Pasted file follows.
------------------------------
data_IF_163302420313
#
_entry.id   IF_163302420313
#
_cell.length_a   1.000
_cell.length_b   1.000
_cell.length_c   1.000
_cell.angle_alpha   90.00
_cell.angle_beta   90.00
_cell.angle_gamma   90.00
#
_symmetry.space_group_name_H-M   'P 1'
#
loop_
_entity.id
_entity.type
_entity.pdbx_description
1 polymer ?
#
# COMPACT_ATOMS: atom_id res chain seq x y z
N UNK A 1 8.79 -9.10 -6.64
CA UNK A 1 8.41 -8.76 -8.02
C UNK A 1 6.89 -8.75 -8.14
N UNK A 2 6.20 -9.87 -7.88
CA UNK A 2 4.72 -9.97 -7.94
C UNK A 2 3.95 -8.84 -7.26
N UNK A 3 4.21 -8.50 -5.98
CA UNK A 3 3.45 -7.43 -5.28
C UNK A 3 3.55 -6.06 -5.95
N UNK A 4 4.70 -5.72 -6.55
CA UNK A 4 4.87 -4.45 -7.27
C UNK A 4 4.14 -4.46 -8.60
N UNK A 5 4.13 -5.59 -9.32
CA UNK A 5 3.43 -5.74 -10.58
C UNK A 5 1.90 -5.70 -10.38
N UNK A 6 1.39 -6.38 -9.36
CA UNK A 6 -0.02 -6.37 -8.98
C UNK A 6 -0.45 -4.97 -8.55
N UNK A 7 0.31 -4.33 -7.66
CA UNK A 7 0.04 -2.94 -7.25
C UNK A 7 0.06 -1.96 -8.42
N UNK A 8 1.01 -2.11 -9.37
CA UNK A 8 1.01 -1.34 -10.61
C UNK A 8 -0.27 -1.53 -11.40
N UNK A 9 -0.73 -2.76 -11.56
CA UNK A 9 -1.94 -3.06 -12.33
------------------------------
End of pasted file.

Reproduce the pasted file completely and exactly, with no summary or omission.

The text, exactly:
data_IF_163302420313
#
_entry.id   IF_163302420313
#
_cell.length_a   1.000
_cell.length_b   1.000
_cell.length_c   1.000
_cell.angle_alpha   90.00
_cell.angle_beta   90.00
_cell.angle_gamma   90.00
#
_symmetry.space_group_name_H-M   'P 1'
#
loop_
_entity.id
_entity.type
_entity.pdbx_description
1 polymer ?
#
# COMPACT_ATOMS: atom_id res chain seq x y z
N UNK A 1 8.79 -9.10 -6.64
CA UNK A 1 8.41 -8.76 -8.02
C UNK A 1 6.89 -8.75 -8.14
N UNK A 2 6.20 -9.87 -7.88
CA UNK A 2 4.72 -9.97 -7.94
C UNK A 2 3.95 -8.84 -7.26
N UNK A 3 4.21 -8.50 -5.98
CA UNK A 3 3.45 -7.43 -5.28
C UNK A 3 3.55 -6.06 -5.95
N UNK A 4 4.70 -5.72 -6.55
CA UNK A 4 4.87 -4.45 -7.27
C UNK A 4 4.14 -4.46 -8.60
N UNK A 5 4.13 -5.59 -9.32
CA UNK A 5 3.43 -5.74 -10.58
C UNK A 5 1.90 -5.70 -10.38
N UNK A 6 1.39 -6.38 -9.36
CA UNK A 6 -0.02 -6.37 -8.98
C UNK A 6 -0.45 -4.97 -8.55
N UNK A 7 0.31 -4.33 -7.66
CA UNK A 7 0.04 -2.94 -7.25
C UNK A 7 0.06 -1.96 -8.42
N UNK A 8 1.01 -2.11 -9.37
CA UNK A 8 1.01 -1.34 -10.61
C UNK A 8 -0.27 -1.53 -11.40
N UNK A 9 -0.73 -2.76 -11.56
CA UNK A 9 -1.94 -3.06 -12.33